If there is an inadequate budget, then the campaign may not be as effective and can possibly fail if the proper job is not carried out. Other factors such as an inexperienced campaign leader or lack of a good working voluntary group can also result in the down fall of a campaign and so the prevention methods will not be able to reach the publics attention.
In addition there are other factors which may affect the prevention method of a disease such as patient-doctor concordance; this involves both the doctor who in which the patient goes to seek help from and the patient themselves reaching a certain agreement based on the patient’s health condition. However on many occasions it turns out that the patient may go to seek help from the doctor regarding their present health condition, however may not be satisfied with the outcome or the final judgment given on their health.
In this case the patient finds the doctor’s conclusion to be one which is not in their favor and therefore may decide to ignore or abandon the advice which is given, for example they may be told that they require getting treatment done for TB or be advised to give up on smoking when concerning lung cancer. However despite the advice given they will not follow instructions and resort to a conclusion in which they come to from their own personal point of view.
This can be understood as being very ignorant as there are many people who do not want to believe that they have a disease and those who feel that they understand the symptoms they are suffering far better than the doctor understands them. Even if they may be exhibiting some of the early symptoms of either lung cancer or TB such as coughing, loss of breath etc. they will prefer to look at their condition as only temporary and that it will get better, however they are unaware that the symptoms will only get worsened if immediate action is not taken.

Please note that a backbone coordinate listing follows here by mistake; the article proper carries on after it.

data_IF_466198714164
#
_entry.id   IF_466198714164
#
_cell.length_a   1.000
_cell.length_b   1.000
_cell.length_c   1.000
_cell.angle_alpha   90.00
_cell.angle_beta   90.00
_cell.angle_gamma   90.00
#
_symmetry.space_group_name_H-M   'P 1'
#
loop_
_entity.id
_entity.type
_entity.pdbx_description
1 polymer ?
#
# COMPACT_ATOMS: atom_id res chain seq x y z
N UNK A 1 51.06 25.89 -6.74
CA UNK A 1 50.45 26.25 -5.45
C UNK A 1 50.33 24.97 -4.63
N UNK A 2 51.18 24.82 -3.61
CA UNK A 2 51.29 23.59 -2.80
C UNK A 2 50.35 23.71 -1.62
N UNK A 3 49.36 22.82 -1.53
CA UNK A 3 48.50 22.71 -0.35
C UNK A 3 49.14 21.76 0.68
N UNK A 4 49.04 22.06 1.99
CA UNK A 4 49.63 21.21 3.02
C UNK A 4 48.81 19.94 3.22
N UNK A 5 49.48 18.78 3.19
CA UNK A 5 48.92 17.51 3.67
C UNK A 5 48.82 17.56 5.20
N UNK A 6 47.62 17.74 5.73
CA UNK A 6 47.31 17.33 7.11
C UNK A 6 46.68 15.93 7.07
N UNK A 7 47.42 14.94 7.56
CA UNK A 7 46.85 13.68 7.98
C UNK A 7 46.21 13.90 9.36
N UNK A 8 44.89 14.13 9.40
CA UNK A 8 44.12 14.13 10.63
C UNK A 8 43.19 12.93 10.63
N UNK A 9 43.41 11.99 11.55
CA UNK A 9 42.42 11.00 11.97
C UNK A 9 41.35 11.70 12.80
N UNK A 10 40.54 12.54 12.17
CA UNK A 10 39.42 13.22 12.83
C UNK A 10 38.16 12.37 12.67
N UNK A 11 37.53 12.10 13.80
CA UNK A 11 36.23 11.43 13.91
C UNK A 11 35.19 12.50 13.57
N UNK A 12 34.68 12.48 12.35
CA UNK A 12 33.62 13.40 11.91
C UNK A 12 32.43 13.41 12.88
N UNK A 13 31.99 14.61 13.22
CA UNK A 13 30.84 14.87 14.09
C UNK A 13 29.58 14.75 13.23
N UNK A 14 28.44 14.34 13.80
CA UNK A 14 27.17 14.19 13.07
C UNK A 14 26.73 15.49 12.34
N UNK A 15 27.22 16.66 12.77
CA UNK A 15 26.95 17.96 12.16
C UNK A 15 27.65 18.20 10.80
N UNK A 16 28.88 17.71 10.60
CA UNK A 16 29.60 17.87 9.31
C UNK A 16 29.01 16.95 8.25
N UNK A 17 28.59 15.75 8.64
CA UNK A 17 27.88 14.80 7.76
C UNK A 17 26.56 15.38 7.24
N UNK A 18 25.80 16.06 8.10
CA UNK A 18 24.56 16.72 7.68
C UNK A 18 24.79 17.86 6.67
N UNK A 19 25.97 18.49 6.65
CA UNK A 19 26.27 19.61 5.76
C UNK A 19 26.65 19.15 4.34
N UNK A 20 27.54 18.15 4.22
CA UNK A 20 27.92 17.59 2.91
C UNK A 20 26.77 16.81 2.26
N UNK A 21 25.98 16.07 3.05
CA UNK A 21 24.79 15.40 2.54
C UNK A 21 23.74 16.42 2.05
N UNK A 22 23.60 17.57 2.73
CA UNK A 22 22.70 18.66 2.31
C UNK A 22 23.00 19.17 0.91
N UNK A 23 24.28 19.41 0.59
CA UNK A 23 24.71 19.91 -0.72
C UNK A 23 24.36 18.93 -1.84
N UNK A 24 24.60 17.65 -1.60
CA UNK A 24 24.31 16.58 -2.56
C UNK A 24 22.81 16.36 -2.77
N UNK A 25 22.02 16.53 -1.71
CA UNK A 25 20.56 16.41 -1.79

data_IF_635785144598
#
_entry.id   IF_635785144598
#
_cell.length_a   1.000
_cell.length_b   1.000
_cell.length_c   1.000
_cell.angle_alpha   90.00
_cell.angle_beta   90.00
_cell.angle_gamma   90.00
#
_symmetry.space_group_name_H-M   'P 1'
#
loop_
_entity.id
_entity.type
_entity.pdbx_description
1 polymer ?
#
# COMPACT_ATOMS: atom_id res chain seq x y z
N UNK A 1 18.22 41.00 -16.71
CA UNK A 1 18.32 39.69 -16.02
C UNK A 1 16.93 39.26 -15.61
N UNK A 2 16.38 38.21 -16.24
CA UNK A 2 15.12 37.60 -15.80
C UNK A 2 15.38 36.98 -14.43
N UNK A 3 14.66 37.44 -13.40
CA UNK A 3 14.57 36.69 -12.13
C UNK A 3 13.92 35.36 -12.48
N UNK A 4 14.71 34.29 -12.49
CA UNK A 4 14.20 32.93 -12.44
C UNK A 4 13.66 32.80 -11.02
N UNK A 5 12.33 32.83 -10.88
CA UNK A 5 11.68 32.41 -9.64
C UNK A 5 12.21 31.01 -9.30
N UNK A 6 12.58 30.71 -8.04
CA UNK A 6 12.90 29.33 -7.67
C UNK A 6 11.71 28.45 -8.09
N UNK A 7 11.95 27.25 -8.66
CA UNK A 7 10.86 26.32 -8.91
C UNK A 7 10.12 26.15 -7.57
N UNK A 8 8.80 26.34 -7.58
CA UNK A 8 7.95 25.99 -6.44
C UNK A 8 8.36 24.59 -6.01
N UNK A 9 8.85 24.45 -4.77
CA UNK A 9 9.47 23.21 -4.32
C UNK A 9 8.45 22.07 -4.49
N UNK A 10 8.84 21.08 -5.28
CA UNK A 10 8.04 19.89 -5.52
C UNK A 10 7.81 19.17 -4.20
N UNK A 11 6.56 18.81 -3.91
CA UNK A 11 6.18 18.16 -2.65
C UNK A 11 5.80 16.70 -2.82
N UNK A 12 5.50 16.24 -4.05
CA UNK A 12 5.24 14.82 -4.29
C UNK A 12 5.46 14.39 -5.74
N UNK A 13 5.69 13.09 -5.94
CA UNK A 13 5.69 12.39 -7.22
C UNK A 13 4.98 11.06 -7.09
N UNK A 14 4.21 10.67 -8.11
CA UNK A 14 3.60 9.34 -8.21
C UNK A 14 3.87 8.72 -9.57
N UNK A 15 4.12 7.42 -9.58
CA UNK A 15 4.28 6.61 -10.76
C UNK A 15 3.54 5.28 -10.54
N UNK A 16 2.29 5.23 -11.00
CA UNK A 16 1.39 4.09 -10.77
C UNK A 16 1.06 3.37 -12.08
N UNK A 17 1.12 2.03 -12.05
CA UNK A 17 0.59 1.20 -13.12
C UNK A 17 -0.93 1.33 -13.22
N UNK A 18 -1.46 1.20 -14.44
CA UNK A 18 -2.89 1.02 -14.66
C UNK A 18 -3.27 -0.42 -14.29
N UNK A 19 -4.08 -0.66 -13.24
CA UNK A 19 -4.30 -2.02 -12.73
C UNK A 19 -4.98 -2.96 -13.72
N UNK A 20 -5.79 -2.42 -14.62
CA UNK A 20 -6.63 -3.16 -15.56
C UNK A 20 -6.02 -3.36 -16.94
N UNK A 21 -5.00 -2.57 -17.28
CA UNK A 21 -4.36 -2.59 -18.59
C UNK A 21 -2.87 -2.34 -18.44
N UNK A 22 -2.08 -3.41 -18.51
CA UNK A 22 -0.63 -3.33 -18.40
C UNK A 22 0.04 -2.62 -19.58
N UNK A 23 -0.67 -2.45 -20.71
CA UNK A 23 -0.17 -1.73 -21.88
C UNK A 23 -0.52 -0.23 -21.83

If in the end the patient chooses to ignore the doctor’s instructions then this is seen as a waste of valuable time and resources; taking blood tests and urine samples for example for further examination will all turn out to be meaningless if the patient still remains ignorant of their condition, whereas this time, money and effort could have gone towards another person who would actually agree with their health condition and as a result take action to improve their health.
Patient compliance is yet another factor which affects the prevention of disease; this is when the patient acts upon the advice or instruction that is given by the doctor, pharmacist, nurses or therapists. In many cases non compliance is what affects the inability to prevent the disease.
For example non compliance applies when a TB patient is given a series of first line drugs to take over a series of about six to eight months in order to eliminate the TB bacteria inside their body. Where the drugs must be taken however frequently required so to effectively ensure the bacteria is destroyed, many people may not follow the full course of the treatment or they may decide to skip a few days of treatment, keeping it going on and off whenever they feel like having it.
This will aid resistant strains of bacteria in developing, making it more likely for the patient to develop MDR-TB or XDR-TB, it may also mean that the TB will once again recur. Therefore this would mean that resources, time and money are wasted and that more has to be used in order to prevent a situation which could have been prevented from rising in the first place.